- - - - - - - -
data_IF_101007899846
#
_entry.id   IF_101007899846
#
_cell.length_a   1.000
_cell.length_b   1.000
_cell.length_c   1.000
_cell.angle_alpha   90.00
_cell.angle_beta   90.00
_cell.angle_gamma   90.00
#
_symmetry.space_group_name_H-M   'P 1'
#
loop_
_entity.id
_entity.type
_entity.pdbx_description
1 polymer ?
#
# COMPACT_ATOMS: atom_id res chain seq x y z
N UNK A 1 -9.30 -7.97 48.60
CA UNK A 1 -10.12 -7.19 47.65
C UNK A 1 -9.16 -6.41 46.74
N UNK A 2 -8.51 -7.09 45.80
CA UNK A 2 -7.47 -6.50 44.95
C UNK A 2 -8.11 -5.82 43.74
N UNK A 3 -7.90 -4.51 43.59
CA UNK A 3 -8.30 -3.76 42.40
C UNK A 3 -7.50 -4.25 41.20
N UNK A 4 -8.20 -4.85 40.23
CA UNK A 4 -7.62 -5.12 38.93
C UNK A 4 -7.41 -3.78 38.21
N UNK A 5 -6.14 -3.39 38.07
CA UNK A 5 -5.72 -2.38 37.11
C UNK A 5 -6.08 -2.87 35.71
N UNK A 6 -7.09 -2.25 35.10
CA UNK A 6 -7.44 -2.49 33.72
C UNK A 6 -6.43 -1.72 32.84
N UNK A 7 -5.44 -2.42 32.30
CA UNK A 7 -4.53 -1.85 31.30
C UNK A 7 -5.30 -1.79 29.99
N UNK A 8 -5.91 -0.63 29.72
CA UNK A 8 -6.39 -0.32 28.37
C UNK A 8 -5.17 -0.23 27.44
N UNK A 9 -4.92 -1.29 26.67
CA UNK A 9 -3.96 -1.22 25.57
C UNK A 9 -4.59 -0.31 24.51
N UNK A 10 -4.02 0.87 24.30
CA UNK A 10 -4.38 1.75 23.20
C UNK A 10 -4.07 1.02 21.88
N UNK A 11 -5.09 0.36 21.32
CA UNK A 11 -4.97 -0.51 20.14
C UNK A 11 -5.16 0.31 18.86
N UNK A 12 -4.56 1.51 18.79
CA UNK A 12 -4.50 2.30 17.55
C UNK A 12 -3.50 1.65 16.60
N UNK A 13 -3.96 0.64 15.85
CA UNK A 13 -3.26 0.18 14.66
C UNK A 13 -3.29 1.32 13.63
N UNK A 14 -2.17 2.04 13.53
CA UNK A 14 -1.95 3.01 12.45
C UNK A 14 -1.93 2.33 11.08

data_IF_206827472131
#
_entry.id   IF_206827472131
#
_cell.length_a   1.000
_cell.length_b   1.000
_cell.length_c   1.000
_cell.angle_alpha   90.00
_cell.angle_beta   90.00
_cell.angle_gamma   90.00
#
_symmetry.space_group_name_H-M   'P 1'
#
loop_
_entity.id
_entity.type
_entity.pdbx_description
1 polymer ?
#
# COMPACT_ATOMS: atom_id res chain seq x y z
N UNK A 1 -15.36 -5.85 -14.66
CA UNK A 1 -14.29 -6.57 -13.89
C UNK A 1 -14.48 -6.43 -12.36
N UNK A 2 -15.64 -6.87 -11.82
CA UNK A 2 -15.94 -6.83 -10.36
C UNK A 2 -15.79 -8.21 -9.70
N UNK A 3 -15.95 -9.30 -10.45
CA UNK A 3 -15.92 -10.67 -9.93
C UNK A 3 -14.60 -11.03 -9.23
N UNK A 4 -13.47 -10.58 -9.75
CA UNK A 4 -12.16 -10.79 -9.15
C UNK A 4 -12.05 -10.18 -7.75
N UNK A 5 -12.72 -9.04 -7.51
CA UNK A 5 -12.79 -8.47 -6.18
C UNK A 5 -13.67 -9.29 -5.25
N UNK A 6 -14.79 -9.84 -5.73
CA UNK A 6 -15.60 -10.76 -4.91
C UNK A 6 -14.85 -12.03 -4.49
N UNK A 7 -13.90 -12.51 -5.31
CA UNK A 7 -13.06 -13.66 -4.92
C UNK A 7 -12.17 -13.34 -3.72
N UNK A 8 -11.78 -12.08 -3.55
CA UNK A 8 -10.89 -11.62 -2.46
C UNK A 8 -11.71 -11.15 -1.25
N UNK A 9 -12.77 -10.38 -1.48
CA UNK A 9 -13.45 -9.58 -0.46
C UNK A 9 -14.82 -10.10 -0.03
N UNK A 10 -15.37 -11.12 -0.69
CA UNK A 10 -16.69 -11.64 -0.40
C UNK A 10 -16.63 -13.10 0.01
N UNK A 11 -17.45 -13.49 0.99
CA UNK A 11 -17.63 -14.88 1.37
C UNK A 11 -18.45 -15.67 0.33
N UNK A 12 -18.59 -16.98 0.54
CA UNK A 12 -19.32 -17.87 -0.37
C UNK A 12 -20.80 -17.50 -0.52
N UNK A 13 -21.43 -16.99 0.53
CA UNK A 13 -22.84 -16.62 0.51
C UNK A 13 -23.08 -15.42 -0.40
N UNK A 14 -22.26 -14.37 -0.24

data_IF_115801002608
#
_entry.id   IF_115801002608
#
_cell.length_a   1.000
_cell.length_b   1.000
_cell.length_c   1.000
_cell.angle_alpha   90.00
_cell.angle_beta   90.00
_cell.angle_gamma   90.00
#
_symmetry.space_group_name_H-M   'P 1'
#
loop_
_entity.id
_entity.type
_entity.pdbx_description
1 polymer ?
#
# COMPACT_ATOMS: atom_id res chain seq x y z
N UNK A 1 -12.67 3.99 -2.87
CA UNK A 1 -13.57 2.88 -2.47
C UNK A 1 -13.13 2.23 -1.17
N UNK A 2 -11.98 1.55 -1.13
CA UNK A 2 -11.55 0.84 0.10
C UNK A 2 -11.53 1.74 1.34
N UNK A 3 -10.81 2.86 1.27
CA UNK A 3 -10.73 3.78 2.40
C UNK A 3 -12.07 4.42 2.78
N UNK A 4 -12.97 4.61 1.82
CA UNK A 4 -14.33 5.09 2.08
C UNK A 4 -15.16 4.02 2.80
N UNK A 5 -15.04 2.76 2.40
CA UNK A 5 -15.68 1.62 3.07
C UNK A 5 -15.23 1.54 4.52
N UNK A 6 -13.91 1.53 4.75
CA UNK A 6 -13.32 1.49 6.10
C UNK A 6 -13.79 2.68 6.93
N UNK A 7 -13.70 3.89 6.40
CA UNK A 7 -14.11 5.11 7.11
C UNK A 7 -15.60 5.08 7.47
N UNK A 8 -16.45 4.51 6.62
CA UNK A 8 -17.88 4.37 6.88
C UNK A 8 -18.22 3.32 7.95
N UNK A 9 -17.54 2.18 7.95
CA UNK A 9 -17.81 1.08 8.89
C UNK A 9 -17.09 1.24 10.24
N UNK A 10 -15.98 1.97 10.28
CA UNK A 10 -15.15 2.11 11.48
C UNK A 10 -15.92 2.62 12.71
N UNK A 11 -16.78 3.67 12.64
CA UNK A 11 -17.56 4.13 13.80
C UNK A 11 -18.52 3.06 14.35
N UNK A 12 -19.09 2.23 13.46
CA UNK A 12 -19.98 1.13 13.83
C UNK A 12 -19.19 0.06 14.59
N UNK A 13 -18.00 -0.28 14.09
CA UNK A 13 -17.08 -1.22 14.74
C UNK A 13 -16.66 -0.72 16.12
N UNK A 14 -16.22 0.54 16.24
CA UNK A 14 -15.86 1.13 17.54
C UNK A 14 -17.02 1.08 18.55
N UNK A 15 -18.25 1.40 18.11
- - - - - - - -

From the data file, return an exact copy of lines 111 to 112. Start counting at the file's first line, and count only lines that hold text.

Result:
CA UNK A 10 -16.69 -11.64 -0.40
C UNK A 10 -16.63 -13.10 0.01